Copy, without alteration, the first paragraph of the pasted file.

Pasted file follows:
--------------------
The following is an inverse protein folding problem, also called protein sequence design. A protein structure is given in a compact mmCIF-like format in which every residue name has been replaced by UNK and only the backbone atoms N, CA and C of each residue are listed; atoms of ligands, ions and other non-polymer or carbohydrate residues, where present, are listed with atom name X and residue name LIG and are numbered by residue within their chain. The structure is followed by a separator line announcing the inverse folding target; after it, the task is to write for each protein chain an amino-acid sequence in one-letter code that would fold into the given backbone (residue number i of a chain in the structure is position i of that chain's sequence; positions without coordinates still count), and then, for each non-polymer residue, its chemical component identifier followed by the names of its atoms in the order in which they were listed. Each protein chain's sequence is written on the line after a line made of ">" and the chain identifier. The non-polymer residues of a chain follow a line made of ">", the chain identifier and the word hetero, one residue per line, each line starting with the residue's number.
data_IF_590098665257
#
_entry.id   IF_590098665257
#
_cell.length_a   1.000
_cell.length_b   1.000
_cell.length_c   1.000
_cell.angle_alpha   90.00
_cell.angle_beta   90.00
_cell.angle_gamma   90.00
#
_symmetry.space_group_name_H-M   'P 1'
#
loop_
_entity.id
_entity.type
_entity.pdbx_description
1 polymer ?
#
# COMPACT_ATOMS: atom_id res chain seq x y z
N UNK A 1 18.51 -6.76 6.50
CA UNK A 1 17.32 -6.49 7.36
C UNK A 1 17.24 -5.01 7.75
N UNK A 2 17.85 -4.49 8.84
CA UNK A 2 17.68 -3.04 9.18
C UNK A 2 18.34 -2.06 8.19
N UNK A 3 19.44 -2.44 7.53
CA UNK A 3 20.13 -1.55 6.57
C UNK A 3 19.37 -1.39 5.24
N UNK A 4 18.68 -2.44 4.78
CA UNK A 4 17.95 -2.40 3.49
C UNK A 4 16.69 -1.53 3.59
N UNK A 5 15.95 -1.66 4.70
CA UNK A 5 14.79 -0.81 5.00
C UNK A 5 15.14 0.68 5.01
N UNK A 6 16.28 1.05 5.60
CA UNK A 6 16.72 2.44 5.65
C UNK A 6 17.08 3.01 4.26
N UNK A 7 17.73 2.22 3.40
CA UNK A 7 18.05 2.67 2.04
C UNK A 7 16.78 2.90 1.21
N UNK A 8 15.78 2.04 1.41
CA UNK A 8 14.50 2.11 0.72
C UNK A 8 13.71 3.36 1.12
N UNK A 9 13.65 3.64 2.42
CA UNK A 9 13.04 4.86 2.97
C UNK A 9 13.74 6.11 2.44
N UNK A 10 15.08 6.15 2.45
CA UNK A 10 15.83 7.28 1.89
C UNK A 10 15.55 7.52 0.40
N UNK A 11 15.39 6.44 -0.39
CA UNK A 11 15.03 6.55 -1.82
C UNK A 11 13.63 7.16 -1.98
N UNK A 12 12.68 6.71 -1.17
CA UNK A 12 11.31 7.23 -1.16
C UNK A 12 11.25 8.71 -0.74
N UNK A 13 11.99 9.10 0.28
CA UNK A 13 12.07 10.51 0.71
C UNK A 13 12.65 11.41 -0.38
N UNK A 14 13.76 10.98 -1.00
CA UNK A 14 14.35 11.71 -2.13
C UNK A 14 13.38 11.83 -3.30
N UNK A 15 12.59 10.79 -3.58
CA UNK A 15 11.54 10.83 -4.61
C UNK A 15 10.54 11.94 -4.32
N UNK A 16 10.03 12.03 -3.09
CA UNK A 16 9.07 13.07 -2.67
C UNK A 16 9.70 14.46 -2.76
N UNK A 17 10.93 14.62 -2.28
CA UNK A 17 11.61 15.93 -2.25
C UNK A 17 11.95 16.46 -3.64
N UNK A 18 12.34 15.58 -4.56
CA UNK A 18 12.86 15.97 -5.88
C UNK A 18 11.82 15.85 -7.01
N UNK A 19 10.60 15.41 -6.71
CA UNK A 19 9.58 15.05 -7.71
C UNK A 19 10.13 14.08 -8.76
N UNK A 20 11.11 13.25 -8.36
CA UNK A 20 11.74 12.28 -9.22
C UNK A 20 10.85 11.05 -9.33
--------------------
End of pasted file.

The following is an inverse protein folding problem, also called protein sequence design. A protein structure is given in a compact mmCIF-like format in which every residue name has been replaced by UNK and only the backbone atoms N, CA and C of each residue are listed; atoms of ligands, ions and other non-polymer or carbohydrate residues, where present, are listed with atom name X and residue name LIG and are numbered by residue within their chain. The structure is followed by a separator line announcing the inverse folding target; after it, the task is to write for each protein chain an amino-acid sequence in one-letter code that would fold into the given backbone (residue number i of a chain in the structure is position i of that chain's sequence; positions without coordinates still count), and then, for each non-polymer residue, its chemical component identifier followed by the names of its atoms in the order in which they were listed. Each protein chain's sequence is written on the line after a line made of ">" and the chain identifier. The non-polymer residues of a chain follow a line made of ">", the chain identifier and the word hetero, one residue per line, each line starting with the residue's number.